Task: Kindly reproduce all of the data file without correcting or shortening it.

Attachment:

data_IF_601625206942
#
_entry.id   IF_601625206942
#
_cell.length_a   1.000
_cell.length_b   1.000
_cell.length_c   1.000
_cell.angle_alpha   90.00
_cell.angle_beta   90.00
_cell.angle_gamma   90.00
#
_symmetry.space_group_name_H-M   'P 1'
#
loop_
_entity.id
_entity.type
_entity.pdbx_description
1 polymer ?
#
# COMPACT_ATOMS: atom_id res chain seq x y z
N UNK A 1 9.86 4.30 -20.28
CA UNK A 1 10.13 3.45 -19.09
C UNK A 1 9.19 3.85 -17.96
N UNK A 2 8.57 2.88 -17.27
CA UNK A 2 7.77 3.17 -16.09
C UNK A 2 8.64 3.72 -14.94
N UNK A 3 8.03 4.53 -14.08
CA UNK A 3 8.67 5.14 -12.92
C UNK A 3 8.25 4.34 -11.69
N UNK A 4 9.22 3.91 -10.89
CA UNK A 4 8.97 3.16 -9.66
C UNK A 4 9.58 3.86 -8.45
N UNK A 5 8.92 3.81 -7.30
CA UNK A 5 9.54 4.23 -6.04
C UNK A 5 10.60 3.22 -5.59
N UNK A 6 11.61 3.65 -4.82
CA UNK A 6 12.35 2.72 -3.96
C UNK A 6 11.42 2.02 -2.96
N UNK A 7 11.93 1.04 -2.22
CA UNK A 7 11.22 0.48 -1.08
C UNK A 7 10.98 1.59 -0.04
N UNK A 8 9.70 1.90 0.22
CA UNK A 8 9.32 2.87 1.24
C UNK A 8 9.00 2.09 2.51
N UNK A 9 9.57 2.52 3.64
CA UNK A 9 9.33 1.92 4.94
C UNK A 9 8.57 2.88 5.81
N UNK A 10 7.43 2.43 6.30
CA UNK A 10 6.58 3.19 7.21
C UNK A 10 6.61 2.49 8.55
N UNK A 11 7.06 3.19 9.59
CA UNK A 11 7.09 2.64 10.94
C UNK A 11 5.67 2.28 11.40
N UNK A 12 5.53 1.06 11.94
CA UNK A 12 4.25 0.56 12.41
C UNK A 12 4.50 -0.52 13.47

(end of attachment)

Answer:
data_IF_601625206942
#
_entry.id   IF_601625206942
#
_cell.length_a   1.000
_cell.length_b   1.000
_cell.length_c   1.000
_cell.angle_alpha   90.00
_cell.angle_beta   90.00
_cell.angle_gamma   90.00
#
_symmetry.space_group_name_H-M   'P 1'
#
loop_
_entity.id
_entity.type
_entity.pdbx_description
1 polymer ?
#
# COMPACT_ATOMS: atom_id res chain seq x y z
N UNK A 1 9.86 4.30 -20.28
CA UNK A 1 10.13 3.45 -19.09
C UNK A 1 9.19 3.85 -17.96
N UNK A 2 8.57 2.88 -17.27
CA UNK A 2 7.77 3.17 -16.09
C UNK A 2 8.64 3.72 -14.94
N UNK A 3 8.03 4.53 -14.08
CA UNK A 3 8.67 5.14 -12.92
C UNK A 3 8.25 4.34 -11.69
N UNK A 4 9.22 3.91 -10.89
CA UNK A 4 8.97 3.16 -9.66
C UNK A 4 9.58 3.86 -8.45
N UNK A 5 8.92 3.81 -7.30
CA UNK A 5 9.54 4.23 -6.04
C UNK A 5 10.60 3.22 -5.59
N UNK A 6 11.61 3.65 -4.82
CA UNK A 6 12.35 2.72 -3.96
C UNK A 6 11.42 2.02 -2.96
N UNK A 7 11.93 1.04 -2.22
CA UNK A 7 11.22 0.48 -1.08
C UNK A 7 10.98 1.59 -0.04
N UNK A 8 9.70 1.90 0.22
CA UNK A 8 9.32 2.87 1.24
C UNK A 8 9.00 2.09 2.51
N UNK A 9 9.57 2.52 3.64
CA UNK A 9 9.33 1.92 4.94
C UNK A 9 8.57 2.88 5.81
N UNK A 10 7.43 2.43 6.30
CA UNK A 10 6.58 3.19 7.21
C UNK A 10 6.61 2.49 8.55
N UNK A 11 7.06 3.19 9.59
CA UNK A 11 7.09 2.64 10.94
C UNK A 11 5.67 2.28 11.40
N UNK A 12 5.53 1.06 11.94
CA UNK A 12 4.25 0.56 12.41
C UNK A 12 4.50 -0.52 13.47